John Simpson, editor-in-chief of the OED was on Radio 4's Today programme last Thursday ahead of a debate that evening entitled Who cares about English? (you can listen to the snippet during the last four minutes of the programme on iPlayer till next Thursday - here).
The OED certainly cares about English but it does not police it or lay down rules, as language academies do. Instead it monitors the language, writes definitions based on all available evidence, constantly updates and edits entries that have been in the dictionary for decades, and adds new words.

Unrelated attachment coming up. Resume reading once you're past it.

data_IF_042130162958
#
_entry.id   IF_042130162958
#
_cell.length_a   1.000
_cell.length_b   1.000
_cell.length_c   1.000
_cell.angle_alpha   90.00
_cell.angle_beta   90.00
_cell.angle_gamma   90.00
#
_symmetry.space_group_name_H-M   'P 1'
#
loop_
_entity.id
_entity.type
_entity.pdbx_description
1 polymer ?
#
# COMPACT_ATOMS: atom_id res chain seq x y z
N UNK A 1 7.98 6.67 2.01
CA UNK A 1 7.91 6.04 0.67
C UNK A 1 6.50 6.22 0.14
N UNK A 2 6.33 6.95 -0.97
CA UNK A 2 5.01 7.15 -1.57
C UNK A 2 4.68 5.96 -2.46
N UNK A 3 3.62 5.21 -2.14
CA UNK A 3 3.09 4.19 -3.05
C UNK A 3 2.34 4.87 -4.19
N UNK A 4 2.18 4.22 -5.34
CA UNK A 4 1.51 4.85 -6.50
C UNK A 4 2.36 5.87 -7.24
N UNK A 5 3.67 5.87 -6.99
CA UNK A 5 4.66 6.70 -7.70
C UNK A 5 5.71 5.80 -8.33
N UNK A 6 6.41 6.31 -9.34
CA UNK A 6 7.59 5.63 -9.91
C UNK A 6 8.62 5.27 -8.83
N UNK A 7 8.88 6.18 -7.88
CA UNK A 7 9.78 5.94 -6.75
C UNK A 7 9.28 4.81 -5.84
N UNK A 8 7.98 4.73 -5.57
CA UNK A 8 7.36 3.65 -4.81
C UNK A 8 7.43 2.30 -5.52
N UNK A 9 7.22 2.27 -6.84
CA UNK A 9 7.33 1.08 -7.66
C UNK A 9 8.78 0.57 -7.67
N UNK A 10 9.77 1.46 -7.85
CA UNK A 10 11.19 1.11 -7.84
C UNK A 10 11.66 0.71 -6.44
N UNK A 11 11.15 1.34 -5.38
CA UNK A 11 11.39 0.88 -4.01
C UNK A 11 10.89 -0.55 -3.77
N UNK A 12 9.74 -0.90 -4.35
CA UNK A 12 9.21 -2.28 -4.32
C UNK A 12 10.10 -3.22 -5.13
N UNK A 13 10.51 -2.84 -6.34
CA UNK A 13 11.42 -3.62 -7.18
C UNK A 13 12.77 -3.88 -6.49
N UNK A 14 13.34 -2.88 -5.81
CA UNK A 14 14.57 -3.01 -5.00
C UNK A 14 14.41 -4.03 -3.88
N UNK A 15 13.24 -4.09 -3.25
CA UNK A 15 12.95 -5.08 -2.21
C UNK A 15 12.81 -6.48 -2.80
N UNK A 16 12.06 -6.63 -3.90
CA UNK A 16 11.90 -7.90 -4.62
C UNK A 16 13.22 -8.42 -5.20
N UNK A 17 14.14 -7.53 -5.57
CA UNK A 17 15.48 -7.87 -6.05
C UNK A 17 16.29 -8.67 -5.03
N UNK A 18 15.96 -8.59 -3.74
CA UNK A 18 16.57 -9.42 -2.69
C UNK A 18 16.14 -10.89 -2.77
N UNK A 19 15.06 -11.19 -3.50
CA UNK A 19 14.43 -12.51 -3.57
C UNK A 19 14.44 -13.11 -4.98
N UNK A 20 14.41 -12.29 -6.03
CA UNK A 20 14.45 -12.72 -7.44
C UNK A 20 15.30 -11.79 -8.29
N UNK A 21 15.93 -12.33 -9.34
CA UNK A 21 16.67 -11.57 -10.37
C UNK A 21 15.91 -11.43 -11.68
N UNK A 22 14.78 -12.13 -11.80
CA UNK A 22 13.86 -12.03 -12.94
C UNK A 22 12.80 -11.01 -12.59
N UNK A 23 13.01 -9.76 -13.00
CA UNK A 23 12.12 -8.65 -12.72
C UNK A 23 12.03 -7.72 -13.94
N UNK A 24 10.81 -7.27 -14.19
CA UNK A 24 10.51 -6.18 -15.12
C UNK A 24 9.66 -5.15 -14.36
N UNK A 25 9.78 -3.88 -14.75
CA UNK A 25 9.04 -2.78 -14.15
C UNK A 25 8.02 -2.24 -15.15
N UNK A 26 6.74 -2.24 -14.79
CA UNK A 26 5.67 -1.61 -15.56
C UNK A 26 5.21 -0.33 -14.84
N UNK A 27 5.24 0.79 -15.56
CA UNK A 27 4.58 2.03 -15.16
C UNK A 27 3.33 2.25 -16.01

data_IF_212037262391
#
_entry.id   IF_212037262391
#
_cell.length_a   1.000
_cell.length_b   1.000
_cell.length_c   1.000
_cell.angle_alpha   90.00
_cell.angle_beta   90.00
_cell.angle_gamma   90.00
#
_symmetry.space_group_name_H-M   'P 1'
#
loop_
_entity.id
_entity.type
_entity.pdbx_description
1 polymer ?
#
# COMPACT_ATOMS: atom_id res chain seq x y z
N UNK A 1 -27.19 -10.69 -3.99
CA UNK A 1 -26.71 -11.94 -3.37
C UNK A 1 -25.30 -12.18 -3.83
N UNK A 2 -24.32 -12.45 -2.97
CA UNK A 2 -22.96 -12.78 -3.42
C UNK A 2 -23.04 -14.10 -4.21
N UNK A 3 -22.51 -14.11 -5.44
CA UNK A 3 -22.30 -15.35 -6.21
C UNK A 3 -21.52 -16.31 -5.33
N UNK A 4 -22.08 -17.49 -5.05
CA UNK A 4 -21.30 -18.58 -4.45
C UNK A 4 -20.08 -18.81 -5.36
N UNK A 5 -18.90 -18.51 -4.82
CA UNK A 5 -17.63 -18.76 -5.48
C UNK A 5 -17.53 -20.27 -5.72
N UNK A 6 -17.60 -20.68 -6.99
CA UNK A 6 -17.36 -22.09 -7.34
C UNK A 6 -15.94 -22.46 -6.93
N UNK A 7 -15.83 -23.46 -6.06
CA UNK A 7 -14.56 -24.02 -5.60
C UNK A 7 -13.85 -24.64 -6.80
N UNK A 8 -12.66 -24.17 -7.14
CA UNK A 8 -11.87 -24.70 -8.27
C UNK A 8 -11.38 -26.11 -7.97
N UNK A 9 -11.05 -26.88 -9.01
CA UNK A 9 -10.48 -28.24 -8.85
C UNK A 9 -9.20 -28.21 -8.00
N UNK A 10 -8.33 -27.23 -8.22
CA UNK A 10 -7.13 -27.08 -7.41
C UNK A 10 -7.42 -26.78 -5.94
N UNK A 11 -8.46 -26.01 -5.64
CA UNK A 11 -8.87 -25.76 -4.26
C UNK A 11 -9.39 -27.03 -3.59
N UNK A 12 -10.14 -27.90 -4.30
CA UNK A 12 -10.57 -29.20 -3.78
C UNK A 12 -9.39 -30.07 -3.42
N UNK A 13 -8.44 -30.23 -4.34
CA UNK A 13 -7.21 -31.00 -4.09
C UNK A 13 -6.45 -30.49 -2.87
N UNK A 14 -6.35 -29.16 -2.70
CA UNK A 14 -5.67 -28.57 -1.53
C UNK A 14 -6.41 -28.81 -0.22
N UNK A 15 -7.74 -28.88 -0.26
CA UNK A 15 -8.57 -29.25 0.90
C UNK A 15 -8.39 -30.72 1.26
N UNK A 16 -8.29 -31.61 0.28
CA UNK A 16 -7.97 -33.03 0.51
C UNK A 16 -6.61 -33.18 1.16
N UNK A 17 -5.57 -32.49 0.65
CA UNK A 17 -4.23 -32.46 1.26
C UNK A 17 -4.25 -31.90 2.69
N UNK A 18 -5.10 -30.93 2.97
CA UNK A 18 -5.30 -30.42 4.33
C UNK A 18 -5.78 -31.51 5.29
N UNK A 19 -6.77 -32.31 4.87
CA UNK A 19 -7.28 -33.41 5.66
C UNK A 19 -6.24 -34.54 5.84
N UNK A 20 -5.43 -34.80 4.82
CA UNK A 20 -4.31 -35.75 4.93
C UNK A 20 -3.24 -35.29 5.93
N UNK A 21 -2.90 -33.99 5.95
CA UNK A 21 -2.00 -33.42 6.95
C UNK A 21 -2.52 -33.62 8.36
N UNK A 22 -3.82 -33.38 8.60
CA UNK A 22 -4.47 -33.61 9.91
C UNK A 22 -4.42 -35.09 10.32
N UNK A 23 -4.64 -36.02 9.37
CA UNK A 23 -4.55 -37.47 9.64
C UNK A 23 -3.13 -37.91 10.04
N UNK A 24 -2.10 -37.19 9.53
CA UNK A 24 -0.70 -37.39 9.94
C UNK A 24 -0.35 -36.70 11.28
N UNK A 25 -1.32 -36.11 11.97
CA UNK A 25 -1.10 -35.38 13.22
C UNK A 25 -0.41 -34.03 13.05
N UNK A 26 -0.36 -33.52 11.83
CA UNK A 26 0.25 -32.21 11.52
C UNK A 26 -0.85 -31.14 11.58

Evan Davis of Today asked John Simpson how common a word had to be before it was called an English word and entered the OED. Simpson said that 30 years ago or so they had a rule that a word went into the dictionary if it appeared five times over five years. However, with the advent of the internet, where any spelling permutation gets thousands of hits, the old system no longer applies. These days, said Simpson, they look at a range of corpora and databases and talk to specialists about words. Lexicographers at the OED will have been monitoring any examples of new language used during the Olympics (Davis mentioned the use of 'medal' as a verb - although that is not a new usage and is already in the OED).